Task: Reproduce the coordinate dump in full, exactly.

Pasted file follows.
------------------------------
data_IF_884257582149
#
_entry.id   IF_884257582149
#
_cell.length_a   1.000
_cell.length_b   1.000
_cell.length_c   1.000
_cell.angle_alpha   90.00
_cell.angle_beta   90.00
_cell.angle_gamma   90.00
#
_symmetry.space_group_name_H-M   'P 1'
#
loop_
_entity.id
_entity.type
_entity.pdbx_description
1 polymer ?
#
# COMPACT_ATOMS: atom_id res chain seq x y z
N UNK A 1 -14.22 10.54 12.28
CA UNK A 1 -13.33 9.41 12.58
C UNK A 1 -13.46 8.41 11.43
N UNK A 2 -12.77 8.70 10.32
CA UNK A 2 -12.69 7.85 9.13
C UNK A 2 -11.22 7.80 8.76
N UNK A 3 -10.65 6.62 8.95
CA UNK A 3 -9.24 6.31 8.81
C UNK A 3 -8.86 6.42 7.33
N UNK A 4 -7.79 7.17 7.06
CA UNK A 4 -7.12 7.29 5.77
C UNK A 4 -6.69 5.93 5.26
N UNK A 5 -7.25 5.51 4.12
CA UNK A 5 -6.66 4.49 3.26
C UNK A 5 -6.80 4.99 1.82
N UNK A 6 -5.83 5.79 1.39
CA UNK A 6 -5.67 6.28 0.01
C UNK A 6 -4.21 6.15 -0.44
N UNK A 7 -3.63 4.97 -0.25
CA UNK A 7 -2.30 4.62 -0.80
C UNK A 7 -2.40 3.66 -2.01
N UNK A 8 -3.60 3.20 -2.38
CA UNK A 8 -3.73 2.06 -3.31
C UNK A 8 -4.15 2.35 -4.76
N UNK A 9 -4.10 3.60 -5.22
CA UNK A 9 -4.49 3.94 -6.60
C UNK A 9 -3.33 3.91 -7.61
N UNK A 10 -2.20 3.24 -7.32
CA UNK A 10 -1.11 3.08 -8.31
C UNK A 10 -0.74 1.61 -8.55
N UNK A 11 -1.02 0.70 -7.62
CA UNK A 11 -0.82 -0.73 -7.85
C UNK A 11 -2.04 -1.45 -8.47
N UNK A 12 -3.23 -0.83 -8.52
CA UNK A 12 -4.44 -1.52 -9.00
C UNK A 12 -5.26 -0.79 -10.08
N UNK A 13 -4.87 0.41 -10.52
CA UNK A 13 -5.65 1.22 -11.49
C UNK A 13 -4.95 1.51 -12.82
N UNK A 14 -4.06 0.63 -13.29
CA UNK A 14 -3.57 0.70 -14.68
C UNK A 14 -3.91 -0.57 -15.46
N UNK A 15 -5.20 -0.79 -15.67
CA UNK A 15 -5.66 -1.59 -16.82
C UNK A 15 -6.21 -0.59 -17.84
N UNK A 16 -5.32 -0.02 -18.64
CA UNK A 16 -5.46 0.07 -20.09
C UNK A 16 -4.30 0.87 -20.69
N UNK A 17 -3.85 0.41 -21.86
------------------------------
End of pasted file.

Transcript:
data_IF_884257582149
#
_entry.id   IF_884257582149
#
_cell.length_a   1.000
_cell.length_b   1.000
_cell.length_c   1.000
_cell.angle_alpha   90.00
_cell.angle_beta   90.00
_cell.angle_gamma   90.00
#
_symmetry.space_group_name_H-M   'P 1'
#
loop_
_entity.id
_entity.type
_entity.pdbx_description
1 polymer ?
#
# COMPACT_ATOMS: atom_id res chain seq x y z
N UNK A 1 -14.22 10.54 12.28
CA UNK A 1 -13.33 9.41 12.58
C UNK A 1 -13.46 8.41 11.43
N UNK A 2 -12.77 8.70 10.32
CA UNK A 2 -12.69 7.85 9.13
C UNK A 2 -11.22 7.80 8.76
N UNK A 3 -10.65 6.62 8.95
CA UNK A 3 -9.24 6.31 8.81
C UNK A 3 -8.86 6.42 7.33
N UNK A 4 -7.79 7.17 7.06
CA UNK A 4 -7.12 7.29 5.77
C UNK A 4 -6.69 5.93 5.26
N UNK A 5 -7.25 5.51 4.12
CA UNK A 5 -6.66 4.49 3.26
C UNK A 5 -6.80 4.99 1.82
N UNK A 6 -5.83 5.79 1.39
CA UNK A 6 -5.67 6.28 0.01
C UNK A 6 -4.21 6.15 -0.44
N UNK A 7 -3.63 4.97 -0.25
CA UNK A 7 -2.30 4.62 -0.80
C UNK A 7 -2.40 3.66 -2.01
N UNK A 8 -3.60 3.20 -2.38
CA UNK A 8 -3.73 2.06 -3.31
C UNK A 8 -4.15 2.35 -4.76
N UNK A 9 -4.10 3.60 -5.22
CA UNK A 9 -4.49 3.94 -6.60
C UNK A 9 -3.33 3.91 -7.61
N UNK A 10 -2.20 3.24 -7.32
CA UNK A 10 -1.11 3.08 -8.31
C UNK A 10 -0.74 1.61 -8.55
N UNK A 11 -1.02 0.70 -7.62
CA UNK A 11 -0.82 -0.73 -7.85
C UNK A 11 -2.04 -1.45 -8.47
N UNK A 12 -3.23 -0.83 -8.52
CA UNK A 12 -4.44 -1.52 -9.00
C UNK A 12 -5.26 -0.79 -10.08
N UNK A 13 -4.87 0.41 -10.52
CA UNK A 13 -5.65 1.22 -11.49
C UNK A 13 -4.95 1.51 -12.82
N UNK A 14 -4.06 0.63 -13.29
CA UNK A 14 -3.57 0.70 -14.68
C UNK A 14 -3.91 -0.57 -15.46
N UNK A 15 -5.20 -0.79 -15.67
CA UNK A 15 -5.66 -1.59 -16.82
C UNK A 15 -6.21 -0.59 -17.84
N UNK A 16 -5.32 -0.02 -18.64
CA UNK A 16 -5.46 0.07 -20.09
C UNK A 16 -4.30 0.87 -20.69
N UNK A 17 -3.85 0.41 -21.86